Where productivity gains are happening

Regions with the highest productivity in the country (known as ‘frontier regions’) play a central role in productivity growth and in the process of diffusing productivity gains within the country. A better understanding of the profiles of lagging regions and of how they can catch up is key to achieving inclusive growth. Between 1995 and 2013, the labour productivity in frontier regions increased by a yearly average of 1.6% compared to 1.3% for the lagging regions, widening the regional productivity gap by around 50%, from USD 21 000 to USD 31 000. This suggests that lagging regions benefit only partially from the growth of frontier regions. After the economic crisis of 2008, the gap stabilised, mainly due to the slowdown of productivity growth in the frontier regions (Figure 2.36).

Frontier and lagging regions have a clear differentiation in terms of typology: regions that are mostly urban dominate the composition of the frontier with a share of 70%, whereas 60% of mostly rural regions are among the lagging regions, due in particular to the low dynamism of remote rural regions (Figure 2.37). The gap in productivity can be mainly explained by economies of agglomeration which benefit large cities. At the same time, some mostly urban regions containing large cities are lagging in productivity, like Florida (United States) and Gyeongbuk region (Korea).

When labour productivity growth is split into an effect related to the gains in the frontier regions and an effect specific to the productivity gains of the region towards its national frontier (catching-up effect), regions show a high connection between these two effects. In general, among the 20 regions with highest productivity growth, a dynamic frontier effect in the country fosters the regional catching-up (Figure 2.38). Exceptions are found in North Dakota and Wyoming (United States) or Groningen (Netherlands) where the productivity gains are mostly due to the catching-up effect.

On the other hand, among the regions with negative productivity, which are not catching-up with the rest of the country, the country-specific frontier shift effect is negative or weak; thus these regions have not benefitted from productivity gains at the frontier (Figure 2.39).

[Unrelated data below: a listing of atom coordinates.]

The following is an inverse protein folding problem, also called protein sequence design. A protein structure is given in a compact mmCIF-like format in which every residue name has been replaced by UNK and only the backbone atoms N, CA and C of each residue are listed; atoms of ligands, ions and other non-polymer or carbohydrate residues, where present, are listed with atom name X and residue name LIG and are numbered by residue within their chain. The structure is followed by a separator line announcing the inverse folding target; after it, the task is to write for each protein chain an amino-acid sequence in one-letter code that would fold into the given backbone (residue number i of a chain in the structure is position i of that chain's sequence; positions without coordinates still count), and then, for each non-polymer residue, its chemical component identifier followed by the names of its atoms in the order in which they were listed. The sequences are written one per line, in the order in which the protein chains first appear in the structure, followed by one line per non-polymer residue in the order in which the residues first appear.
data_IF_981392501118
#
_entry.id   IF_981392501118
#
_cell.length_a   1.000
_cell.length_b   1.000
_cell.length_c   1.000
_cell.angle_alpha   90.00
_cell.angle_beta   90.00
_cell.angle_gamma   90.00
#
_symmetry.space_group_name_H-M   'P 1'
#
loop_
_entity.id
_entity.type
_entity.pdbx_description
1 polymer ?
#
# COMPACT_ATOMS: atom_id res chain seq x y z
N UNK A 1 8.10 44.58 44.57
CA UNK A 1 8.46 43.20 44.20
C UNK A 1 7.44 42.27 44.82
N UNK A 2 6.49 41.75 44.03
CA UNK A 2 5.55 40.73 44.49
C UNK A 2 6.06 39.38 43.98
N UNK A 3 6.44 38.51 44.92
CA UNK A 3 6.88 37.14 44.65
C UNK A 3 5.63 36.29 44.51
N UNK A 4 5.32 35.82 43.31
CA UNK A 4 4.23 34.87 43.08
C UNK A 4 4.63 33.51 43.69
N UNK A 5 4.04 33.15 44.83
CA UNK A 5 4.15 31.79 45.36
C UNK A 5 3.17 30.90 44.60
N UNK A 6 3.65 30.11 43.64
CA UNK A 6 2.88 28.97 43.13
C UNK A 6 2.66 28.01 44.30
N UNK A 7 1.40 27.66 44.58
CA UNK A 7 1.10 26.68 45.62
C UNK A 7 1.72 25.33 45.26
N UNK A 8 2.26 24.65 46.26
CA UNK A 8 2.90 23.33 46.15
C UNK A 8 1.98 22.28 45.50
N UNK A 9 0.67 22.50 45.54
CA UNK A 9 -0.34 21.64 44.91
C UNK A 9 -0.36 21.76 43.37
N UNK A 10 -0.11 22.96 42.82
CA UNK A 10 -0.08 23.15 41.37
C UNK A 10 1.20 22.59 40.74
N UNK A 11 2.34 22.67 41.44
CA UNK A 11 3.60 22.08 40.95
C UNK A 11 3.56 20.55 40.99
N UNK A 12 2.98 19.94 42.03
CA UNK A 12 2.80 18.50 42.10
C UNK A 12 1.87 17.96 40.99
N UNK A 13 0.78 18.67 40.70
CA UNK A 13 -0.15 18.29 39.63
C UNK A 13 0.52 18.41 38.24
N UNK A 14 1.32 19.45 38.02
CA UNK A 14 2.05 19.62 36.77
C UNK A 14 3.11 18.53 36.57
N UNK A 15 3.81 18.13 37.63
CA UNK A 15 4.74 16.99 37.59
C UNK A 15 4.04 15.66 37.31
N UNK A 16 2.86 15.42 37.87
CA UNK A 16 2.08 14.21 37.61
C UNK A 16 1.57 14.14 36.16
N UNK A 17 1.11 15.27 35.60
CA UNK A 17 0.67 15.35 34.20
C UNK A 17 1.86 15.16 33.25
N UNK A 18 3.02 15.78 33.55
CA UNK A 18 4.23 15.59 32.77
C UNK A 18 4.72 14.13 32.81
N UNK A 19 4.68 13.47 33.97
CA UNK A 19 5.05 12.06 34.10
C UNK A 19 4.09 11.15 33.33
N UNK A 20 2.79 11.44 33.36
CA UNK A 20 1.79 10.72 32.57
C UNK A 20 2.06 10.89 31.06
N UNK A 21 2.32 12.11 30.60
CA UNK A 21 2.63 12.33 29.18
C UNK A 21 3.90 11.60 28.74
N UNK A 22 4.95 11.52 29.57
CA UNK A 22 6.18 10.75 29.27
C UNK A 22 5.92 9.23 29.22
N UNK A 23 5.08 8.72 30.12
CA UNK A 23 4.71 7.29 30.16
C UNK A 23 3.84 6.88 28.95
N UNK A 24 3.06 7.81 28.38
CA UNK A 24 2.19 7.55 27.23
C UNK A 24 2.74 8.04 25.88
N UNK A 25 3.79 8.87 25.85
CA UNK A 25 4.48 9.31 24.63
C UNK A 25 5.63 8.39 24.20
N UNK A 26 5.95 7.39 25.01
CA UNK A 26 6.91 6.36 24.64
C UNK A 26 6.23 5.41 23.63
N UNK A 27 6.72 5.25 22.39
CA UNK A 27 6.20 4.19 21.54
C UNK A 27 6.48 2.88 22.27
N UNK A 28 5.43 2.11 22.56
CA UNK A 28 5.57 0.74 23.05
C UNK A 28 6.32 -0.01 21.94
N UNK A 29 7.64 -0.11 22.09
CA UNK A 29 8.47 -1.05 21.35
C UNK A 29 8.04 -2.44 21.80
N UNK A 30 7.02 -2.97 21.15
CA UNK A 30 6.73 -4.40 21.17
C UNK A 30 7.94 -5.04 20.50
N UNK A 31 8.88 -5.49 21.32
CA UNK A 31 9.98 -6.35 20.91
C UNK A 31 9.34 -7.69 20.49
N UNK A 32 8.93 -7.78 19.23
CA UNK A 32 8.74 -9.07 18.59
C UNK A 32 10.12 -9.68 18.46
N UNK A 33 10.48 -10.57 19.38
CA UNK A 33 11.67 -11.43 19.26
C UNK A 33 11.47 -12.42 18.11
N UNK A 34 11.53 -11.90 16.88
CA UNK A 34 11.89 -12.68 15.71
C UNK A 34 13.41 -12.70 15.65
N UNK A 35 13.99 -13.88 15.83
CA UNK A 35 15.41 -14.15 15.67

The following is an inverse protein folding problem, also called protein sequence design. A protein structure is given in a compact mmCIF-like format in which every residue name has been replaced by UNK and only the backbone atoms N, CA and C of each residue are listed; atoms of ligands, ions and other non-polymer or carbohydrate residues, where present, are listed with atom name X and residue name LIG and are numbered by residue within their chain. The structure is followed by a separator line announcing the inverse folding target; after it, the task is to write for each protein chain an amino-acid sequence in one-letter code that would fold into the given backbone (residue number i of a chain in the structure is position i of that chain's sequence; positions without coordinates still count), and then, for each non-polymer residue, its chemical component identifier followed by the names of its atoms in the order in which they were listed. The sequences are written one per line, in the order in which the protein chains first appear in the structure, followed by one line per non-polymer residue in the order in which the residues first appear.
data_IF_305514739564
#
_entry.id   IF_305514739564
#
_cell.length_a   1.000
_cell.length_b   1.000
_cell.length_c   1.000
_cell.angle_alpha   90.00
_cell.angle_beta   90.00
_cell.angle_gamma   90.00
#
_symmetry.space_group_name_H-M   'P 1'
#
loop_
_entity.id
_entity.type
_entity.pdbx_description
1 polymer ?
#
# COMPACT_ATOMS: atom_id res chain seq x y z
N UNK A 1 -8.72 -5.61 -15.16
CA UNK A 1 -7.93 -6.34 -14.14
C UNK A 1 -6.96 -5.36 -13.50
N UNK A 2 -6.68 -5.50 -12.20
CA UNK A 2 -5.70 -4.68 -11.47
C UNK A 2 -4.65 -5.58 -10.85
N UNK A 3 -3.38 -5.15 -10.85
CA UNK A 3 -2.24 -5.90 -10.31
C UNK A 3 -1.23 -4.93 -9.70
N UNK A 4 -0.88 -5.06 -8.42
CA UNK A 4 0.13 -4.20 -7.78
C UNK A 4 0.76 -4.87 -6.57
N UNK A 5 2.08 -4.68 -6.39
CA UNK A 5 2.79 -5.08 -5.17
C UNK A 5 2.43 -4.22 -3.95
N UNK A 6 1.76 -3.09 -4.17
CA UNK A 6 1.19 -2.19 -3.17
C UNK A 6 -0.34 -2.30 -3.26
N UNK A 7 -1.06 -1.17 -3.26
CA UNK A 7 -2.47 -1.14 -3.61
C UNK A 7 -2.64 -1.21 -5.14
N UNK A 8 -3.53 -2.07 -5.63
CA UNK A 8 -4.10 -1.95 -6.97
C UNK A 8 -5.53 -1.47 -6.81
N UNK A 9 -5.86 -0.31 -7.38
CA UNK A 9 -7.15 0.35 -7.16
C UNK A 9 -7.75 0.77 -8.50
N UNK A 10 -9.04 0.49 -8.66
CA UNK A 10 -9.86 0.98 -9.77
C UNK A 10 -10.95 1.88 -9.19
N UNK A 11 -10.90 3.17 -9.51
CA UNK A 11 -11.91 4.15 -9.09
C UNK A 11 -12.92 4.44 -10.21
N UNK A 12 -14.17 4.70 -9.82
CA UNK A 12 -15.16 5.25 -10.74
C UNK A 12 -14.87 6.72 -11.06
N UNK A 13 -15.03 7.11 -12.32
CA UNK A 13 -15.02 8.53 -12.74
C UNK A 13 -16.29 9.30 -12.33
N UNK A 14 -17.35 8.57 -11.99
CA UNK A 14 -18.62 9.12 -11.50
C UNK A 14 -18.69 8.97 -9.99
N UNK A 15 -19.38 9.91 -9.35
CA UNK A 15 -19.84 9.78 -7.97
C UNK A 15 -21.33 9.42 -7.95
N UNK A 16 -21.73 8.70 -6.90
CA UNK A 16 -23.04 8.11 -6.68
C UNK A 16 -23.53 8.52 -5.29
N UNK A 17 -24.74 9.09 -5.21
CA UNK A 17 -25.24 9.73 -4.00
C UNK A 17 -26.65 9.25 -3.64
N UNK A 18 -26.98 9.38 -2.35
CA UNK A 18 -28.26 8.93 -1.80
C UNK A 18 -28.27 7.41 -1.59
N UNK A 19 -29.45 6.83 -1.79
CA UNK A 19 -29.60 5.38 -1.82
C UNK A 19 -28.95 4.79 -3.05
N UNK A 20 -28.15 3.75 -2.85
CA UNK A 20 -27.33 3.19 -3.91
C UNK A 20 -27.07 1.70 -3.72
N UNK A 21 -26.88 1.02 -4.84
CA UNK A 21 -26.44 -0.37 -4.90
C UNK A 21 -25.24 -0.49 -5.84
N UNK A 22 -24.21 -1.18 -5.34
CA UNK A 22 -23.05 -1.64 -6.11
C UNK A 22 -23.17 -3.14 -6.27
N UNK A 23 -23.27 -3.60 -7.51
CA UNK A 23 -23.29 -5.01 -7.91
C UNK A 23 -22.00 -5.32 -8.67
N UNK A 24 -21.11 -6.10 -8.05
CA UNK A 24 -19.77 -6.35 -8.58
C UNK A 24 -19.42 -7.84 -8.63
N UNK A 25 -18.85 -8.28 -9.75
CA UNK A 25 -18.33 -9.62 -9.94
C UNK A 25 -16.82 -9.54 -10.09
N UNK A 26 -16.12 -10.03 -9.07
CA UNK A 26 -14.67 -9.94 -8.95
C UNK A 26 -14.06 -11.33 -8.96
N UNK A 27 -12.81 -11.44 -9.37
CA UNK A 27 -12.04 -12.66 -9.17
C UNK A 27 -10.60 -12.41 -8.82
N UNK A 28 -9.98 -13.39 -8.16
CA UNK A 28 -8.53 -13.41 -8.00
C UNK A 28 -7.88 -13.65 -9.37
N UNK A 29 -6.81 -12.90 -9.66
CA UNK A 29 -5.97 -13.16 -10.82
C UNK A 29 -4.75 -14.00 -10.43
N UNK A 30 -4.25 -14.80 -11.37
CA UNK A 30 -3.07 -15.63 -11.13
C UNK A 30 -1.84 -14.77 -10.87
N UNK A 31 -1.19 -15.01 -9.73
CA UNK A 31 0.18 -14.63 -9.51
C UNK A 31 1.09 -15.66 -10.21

Labour productivity is measured by GDP per employee, with the employment defined by the place of work. Regional GDP is measured according to the definition of the System of National Accounts (SNA 2008). To make comparisons over time and across countries, it is expressed at constant prices (year 2010), using the OECD deflator and then it is converted into USD purchasing power parities (PPPs) to express each country’s GDP in a common currency.

Frontier and lagging regions are the top and bottom 10% of regions in GDP per employee which are defined as those with the highest/lowest GDP per employee until the equivalent of 10% of national employment is reached.

A TL2 region is considered mostly rural if less than half of its population lives in a functional urban area and mostly urban if the more than 70% of its population lives in a functional urban area.

The Malmquist index allows the decomposition of the productivity growth of a region between two effects, the frontier shift effect which is the change of regional productivity related to the gain of productivity of the frontier, and the catch-up effect which is the acceleration of the productivity of the region towards the frontier (see Annex C for details).


OECD (2015), OECD Regional Statistics (database), http://dx.doi.org/10.1787/region-data-en.

Reference years and territorial level

2.36: 1995-2013; TL2.

2.37-2.39: 2000-13; TL2.

Regional GDP is not available for Iceland, Israel and Turkey.

Figure notes

 2.36- 2.37: Averages of frontier and lagging regions of 19 OECD countries for which regional data are available over the period. For EU countries, labour productivity data as from 1995 has been estimated by linking SNA1993 and SNA2008 data.

Information on data for Israel: http://dx.doi.org/10.1787/888932315602.

2.36. Productivity growth gap between frontier and lagging regions, 1995-2013 (TL2)


2.37. Share of regions belonging to frontier and lagging regions by typology, 2013 (TL2)


2.38. Decomposition of productivity growth between frontier shift and catch-up effect, top 20 regions, 2000-13


2.39. Decomposition of productivity growth between frontier shift and catch-up effect, bottom 20 regions, 2000-13